twoen him and his latest successor,
the present pastor of Plymouth.
A Pretty Marriage.
The following description of lie
marriage, at Little Monutain, of Mr.
J. K. Derricl and MisH Lavenia We a
singer, is from the Carolina News of
the 19th.
A petty marriage was solemnized
in the Lutheran church last Thurs
day evening the contracting parties
being Mr. J. K. Derrick, of Little
Mountain, and Mss Lavenia Wes
singer. of Chapin. The church was
tastefully decorated with ferns, ivy
and pot flwers and a horseshoe,
made of evorgreeis and flowers was
suspended in front of the altar.
Messrs. Wilbur Frick and Pickens
R-iof, of Newberry college, acted as
ushers, and Mrs. E. B. Roof, of Lex
ington, presided at the organ.
At the appointed time the bridal
p.trty marched in to the strains of
the wedd(ing march in the following
order: Miss Belle Boland, of Little
Mountain, with Mr. J. P. Wilson, of
Newberry, Miss Carrie Wessinger, of
Chapin, with Mr Frank Boland of
Little Mountain. The attendants
were followed by t wo little flower
girls, Misses Stella Wessiniger and
Mary Susan Roof. The l-ride and
groom t hen came dlown the aisle and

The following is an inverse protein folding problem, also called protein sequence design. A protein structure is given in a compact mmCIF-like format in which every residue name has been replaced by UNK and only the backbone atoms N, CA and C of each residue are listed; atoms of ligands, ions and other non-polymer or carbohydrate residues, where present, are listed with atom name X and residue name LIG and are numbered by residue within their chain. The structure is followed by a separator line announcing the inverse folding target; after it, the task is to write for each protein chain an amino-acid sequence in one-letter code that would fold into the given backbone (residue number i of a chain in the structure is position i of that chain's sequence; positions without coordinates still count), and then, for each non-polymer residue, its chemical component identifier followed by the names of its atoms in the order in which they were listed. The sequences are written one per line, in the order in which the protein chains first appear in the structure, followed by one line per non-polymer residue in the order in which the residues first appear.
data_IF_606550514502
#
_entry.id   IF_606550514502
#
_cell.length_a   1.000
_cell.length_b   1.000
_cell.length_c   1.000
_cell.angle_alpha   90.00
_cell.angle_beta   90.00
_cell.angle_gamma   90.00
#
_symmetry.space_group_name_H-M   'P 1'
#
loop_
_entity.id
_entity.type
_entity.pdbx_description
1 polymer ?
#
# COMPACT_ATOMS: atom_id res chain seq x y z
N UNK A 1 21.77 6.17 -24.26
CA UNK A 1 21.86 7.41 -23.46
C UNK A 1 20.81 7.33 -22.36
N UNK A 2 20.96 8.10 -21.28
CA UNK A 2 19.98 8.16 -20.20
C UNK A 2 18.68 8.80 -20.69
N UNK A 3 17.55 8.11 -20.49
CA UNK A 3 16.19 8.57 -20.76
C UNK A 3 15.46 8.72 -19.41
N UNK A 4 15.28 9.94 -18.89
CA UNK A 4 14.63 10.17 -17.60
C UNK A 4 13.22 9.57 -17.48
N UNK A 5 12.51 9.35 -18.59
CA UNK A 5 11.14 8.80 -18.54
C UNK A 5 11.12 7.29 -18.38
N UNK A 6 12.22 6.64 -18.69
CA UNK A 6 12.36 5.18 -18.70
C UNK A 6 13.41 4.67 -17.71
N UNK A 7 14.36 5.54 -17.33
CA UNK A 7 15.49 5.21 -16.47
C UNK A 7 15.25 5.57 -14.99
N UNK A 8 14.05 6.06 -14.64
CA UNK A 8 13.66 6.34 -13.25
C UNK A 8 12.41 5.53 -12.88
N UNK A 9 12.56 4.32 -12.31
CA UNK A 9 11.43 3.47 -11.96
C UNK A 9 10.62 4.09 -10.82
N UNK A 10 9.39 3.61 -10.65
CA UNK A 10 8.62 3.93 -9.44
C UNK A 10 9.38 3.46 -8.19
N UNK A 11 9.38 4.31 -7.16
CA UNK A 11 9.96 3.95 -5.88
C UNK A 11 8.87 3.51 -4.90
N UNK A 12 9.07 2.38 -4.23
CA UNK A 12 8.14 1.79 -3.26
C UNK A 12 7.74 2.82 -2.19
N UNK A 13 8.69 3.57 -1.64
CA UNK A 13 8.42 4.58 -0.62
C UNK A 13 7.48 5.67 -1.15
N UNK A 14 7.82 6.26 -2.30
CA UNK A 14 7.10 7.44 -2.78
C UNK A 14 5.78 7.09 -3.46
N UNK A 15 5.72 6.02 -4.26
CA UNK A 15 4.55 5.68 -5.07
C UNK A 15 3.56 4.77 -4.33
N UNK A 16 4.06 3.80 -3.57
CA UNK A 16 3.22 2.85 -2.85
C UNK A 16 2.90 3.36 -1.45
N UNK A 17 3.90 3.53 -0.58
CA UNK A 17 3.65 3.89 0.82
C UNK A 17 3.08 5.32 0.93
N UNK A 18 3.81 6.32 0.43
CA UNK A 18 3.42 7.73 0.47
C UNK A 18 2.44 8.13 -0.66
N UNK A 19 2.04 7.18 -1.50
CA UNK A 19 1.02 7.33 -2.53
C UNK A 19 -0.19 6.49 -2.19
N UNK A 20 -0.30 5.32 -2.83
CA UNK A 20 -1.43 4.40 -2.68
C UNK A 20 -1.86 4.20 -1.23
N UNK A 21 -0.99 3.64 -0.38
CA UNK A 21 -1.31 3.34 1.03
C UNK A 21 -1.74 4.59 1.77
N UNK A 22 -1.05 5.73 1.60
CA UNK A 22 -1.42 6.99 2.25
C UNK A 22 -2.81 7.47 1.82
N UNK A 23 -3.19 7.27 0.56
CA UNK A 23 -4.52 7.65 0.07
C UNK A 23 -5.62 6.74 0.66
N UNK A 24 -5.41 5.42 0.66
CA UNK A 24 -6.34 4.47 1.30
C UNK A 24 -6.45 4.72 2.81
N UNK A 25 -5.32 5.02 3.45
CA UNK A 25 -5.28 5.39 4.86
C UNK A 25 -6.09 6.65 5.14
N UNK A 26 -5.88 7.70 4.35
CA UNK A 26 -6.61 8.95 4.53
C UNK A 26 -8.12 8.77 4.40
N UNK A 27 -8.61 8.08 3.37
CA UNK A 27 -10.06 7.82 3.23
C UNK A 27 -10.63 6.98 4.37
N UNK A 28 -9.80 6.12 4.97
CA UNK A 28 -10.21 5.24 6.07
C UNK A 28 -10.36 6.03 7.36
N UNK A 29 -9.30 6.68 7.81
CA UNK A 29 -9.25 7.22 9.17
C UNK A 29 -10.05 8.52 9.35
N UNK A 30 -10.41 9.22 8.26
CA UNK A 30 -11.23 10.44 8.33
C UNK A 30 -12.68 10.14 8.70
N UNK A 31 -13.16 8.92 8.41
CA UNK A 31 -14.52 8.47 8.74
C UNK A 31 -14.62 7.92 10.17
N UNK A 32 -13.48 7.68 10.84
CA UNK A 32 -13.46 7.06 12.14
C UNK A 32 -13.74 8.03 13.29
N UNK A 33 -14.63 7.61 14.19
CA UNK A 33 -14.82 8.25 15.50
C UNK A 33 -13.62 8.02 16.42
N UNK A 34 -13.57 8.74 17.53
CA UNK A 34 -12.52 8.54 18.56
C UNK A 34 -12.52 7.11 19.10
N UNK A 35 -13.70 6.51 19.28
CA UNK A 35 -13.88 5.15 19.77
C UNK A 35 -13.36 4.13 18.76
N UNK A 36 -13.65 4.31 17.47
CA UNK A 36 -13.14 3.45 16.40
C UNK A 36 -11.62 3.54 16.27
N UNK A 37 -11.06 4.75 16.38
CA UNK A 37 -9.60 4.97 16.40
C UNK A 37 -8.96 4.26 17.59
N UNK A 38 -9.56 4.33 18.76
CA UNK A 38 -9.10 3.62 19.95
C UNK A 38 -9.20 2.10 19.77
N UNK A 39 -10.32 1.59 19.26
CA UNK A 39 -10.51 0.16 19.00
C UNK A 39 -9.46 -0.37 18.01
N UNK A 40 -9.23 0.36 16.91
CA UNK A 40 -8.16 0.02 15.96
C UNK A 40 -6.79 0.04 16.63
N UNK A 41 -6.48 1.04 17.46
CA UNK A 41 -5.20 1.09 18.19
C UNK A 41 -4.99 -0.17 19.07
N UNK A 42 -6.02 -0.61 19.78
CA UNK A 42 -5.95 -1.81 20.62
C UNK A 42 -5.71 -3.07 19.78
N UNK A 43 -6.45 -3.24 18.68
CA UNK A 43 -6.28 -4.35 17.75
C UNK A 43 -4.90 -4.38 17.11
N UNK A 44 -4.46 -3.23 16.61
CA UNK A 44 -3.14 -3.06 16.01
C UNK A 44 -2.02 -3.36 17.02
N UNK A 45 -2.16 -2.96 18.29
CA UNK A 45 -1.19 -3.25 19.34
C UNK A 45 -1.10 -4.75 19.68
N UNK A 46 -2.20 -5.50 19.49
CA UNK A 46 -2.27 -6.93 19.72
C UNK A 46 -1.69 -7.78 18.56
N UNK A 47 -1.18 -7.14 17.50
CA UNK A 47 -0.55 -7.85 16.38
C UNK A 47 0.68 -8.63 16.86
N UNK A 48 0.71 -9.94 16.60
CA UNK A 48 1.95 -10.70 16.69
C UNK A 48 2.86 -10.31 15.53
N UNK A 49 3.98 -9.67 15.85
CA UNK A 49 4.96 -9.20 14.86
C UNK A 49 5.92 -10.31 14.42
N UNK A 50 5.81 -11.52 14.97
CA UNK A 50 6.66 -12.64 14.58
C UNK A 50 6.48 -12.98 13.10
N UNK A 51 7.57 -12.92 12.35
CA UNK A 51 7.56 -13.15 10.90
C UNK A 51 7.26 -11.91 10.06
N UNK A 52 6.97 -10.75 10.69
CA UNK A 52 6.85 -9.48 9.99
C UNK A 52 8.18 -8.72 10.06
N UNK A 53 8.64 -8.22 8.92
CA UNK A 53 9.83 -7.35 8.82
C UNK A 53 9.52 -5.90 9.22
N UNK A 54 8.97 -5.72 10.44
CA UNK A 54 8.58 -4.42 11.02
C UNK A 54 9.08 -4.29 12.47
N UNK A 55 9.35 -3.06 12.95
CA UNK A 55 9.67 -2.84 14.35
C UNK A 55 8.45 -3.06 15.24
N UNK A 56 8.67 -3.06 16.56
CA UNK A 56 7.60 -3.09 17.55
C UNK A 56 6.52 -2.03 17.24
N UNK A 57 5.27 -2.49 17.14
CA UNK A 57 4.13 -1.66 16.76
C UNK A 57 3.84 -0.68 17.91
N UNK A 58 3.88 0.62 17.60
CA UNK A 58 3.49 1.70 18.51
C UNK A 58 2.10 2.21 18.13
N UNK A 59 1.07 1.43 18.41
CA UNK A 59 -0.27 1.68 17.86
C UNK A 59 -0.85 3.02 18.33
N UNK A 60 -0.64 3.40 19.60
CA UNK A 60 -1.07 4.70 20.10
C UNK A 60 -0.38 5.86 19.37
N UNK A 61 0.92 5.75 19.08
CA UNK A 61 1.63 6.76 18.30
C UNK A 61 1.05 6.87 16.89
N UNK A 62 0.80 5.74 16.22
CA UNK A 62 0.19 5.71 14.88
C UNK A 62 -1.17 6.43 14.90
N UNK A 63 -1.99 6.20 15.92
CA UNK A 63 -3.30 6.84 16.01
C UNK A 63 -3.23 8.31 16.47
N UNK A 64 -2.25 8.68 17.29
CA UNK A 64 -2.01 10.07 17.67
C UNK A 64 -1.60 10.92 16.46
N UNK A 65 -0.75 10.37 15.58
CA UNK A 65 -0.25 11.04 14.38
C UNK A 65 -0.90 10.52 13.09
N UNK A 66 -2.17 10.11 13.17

were umet front of the altar by
1R.vs. J. K id i rd arid 0. 6 Sirea
rouse, who uinit ed t hem in ibhe holy
bonds.- o f wed lock according to the
ceremoniy of thI'- ICv'ngelicasl Lutbh
eran church.
The bride was at ti red in a be comn
ing gown of white organdlie, trimmed
in real lace and( white satin, i'nd( -ar.
rie-d a beunchl of carnat ions w ith a
bnochi- of oranege blosioms; in her
h.er.
After the imupiressive cere-mo.y the
b)ridal party and1( a niunobeer of~ ii ed
guests repaired to the hoe'i of the
bride's pirrenits, Mr. and Mr.-. J . 8.
We-ssinge'r, where an elegant suplper
was servedc T he bost and hosti-ss
were assisted by Mrs. Liura Mini
nick, Mr. aned Mr.. W. 11. Williams,
Mr. and Mrs. H C. Bailey, Mr. and
Mrs H- P. Me-atze.. anid Mr Samuel
Roof, who saw t hat all were ser v'ed
withI the miany delicious vinnds(l pre.
pared for the occasion.
The bride received many he-anti ful
ande( costly presente , riot iceable armong
which were ai sugar dlish eand creami
p)itchter of solid silver li ned with gold,
wvhich were presentead by ('ongress
nii n A. le. L ever.
The bride is one of Chapin's mrost
accompjlished danughters and lias a
host of friends here whoe, while they
regret. to lose hier, wish hier a long.
prosperouis arid happy Ii fe.
The~ groom was formerly a~ resi
dent of Chuapini, but nowv holdc ia po
sition with the Columibia, Newherry
and Laturens rail road at Little Moumn
tain as agent and( operator. Heb is a
young matn whIo is est"emedl bty all
who know him on account of htis
steady habits arid st rict dlevot ion to
his dnties.
TAVE YOUR COLLARS AND
.A. Cuffs right up to the scratch. No